Robert Smith's first concert was at the Isle of Wight Festival in 1970, the same one at which Jimi Hendrix gave one of the most memorable, and last, performances of his life. It was only natural that the young Smith, who was only 11 years old at the time, decided that Hendrix was the greatest and decided to become, at that very moment, a guitarist and singer. He was by no means the only one to whom the Wild Blue Angel put a guitar in his hands, but he was certainly one of the most original. While others decided to be content copying the master, Smith sought a totally different sound and achieved a sound all his own. If we add to that a huge talent for writing great songs and a legendary band, The Cure, to colour them, we have one of the most important musicians of the last 50 years. From Guitars Exchange we want to celebrate his birthday, on 21 April, by remembering our ten favourite songs from his career:
10. A Forest (1980)
The Cure began their career within the postulates of punk and New Wave with the album Three Imaginary Boys, but after a tour with Siouxsie and the Banshees in which Robert Smith ended up becoming their lead guitarist, the artist decided to change his approach and look for a darker and more anguished sound. His first such wonder was A Forest, with the particular sound of his Jazzmaster kicking off his gothic phase. The song seeks to create a claustrophobic atmosphere similar to other groups of the time such as Joy Division or Bauhaus, but - while the singers of these groups had a Germanic coldness - in Smith's voice there was a warmth that served as a perfect counterpoint to the chiaroscuro of the music and lyrics.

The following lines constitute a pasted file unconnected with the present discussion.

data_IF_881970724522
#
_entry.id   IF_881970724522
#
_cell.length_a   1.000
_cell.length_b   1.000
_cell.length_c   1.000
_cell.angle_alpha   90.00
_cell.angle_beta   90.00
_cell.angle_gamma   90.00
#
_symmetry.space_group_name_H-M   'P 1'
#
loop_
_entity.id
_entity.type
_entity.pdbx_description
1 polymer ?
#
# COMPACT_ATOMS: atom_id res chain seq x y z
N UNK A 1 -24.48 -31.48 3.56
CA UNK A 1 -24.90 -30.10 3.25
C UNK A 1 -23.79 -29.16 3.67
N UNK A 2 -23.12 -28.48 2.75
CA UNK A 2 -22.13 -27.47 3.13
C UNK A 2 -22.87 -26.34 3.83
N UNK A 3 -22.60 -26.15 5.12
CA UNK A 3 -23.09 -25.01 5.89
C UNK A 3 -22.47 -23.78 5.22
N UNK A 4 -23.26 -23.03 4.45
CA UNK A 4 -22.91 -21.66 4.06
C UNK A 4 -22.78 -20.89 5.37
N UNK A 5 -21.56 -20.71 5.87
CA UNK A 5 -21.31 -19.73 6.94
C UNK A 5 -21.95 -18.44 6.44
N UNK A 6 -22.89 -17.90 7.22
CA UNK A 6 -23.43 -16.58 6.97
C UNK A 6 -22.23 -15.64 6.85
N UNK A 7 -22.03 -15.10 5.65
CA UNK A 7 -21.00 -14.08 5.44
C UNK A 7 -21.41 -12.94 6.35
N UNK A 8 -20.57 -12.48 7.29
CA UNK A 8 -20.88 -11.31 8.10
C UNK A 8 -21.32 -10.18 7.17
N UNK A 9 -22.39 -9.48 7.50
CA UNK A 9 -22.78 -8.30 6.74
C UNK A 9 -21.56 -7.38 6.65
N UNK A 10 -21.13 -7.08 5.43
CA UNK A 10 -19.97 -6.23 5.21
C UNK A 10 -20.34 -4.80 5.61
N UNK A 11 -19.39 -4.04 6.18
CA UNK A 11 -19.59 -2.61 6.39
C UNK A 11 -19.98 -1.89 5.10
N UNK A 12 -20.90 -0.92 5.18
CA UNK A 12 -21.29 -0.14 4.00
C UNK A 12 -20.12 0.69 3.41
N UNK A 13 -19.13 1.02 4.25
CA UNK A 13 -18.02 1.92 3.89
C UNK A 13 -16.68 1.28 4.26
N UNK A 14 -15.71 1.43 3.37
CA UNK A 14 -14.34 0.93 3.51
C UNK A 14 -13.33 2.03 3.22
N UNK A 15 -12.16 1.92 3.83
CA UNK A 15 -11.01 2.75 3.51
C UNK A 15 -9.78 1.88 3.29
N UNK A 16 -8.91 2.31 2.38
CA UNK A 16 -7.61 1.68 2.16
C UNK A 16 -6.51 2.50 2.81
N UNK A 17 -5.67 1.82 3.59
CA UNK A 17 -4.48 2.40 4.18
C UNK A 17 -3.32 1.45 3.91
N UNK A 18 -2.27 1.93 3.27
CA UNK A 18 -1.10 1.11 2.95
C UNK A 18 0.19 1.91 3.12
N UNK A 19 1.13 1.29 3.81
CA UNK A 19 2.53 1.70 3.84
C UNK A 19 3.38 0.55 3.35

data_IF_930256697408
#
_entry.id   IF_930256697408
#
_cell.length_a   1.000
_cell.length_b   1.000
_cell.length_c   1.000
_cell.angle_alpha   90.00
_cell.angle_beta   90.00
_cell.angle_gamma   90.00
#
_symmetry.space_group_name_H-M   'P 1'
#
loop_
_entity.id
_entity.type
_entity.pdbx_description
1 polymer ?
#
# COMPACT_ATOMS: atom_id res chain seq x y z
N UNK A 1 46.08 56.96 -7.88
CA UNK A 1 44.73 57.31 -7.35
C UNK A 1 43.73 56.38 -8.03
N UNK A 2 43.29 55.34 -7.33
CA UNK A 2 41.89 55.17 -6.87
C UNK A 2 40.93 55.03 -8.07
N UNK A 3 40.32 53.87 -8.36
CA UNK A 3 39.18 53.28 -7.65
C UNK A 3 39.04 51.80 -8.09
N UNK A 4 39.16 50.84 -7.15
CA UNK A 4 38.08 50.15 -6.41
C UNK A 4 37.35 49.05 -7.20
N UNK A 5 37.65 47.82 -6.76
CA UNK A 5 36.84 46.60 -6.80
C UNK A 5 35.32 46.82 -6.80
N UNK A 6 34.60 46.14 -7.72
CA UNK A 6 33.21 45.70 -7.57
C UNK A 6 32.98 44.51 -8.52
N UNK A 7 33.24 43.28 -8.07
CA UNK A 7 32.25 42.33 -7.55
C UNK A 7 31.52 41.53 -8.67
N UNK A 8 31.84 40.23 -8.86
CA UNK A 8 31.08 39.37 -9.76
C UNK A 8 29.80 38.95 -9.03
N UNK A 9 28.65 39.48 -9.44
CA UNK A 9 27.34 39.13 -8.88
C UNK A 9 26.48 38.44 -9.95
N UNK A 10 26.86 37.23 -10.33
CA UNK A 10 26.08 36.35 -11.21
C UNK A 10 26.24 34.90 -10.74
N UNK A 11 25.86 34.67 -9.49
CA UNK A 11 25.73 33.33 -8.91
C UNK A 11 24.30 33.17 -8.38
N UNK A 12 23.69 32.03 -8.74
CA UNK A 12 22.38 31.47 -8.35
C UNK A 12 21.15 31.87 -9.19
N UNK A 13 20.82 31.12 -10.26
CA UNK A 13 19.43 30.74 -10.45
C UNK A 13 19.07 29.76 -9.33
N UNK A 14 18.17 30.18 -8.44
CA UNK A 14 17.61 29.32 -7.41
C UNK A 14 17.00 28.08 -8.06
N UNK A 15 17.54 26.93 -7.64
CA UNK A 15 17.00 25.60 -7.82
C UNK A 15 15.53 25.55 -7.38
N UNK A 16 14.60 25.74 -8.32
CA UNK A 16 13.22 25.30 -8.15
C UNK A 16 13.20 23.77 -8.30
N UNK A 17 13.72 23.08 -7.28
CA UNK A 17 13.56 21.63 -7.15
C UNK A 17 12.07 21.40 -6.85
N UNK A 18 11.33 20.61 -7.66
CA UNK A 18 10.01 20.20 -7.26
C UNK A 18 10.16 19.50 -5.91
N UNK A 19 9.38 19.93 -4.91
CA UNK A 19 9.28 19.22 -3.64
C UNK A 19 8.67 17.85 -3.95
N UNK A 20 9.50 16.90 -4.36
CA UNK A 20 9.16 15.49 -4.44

9. Catch (1987)
Catch may sound light but it's a perfect example of the melancholic pop that Smith seems to be able to write in his (probably nightmarish) dreams and the rest of us humans cannot. The song seems to speak of a relationship of privilege in which neither party knows the other's name, and to which he knows how to give it a tone of regret: "Yeah, sometimes I even tried to catch her, but I never got to know her name". Musically it's a marvel with that omnipresent violin and the beautiful guitar lines, plus those wah chords by Porl Thompson who, if the video is anything to go by, plays on his Gibson ES-345.
8. Friday I’m In Love (1992)
There was a time when the Cure sang as if it didn't matter that we were all going to die, because that's how they felt, which is why it's so incredible that Friday I'm In Love bears the same signature as a song like One Hundred Years. Robert Smith had already proved he was an excellent pop songwriter, but Friday I'm In Love came as a shock to his more darker-oriented fans who underestimated this luminous piece of melodic pop that was capable of putting a smile on the most sour face. In a way, it's his Shiny Happy People, his most infectious and hummable melody, one that Smith came up with in 15 minutes but that many hit-seekers spend a lifetime trying to find without succeeding. By the way, the guitar Smith used in this song is as classic as its melody, a Gretsch Chet Atkins Country Gentleman.
7. Lullaby (1989)
Just the beginning of this song, with the two guitars of Robert Smith and Porl Thompson in dialogue, is terrifying. Lullaby is a lullaby about a much more menacing and hungry spider-man than Peter Parker. Smith doesn't sing but whispers darkly, as when he says "The spiderman is always... hungry!", giving way to violins that sound like a death threat, perfect for listening to before going to sleep. And, as Smith himself has pointed out, the lullabies that were sung to us as children before going to sleep were something very sinister, like the one that said "go to sleep child, go to sleep now, the bogeyman is coming and he'll eat you...". A monument made into a song, somewhere between Gothic and Baroque.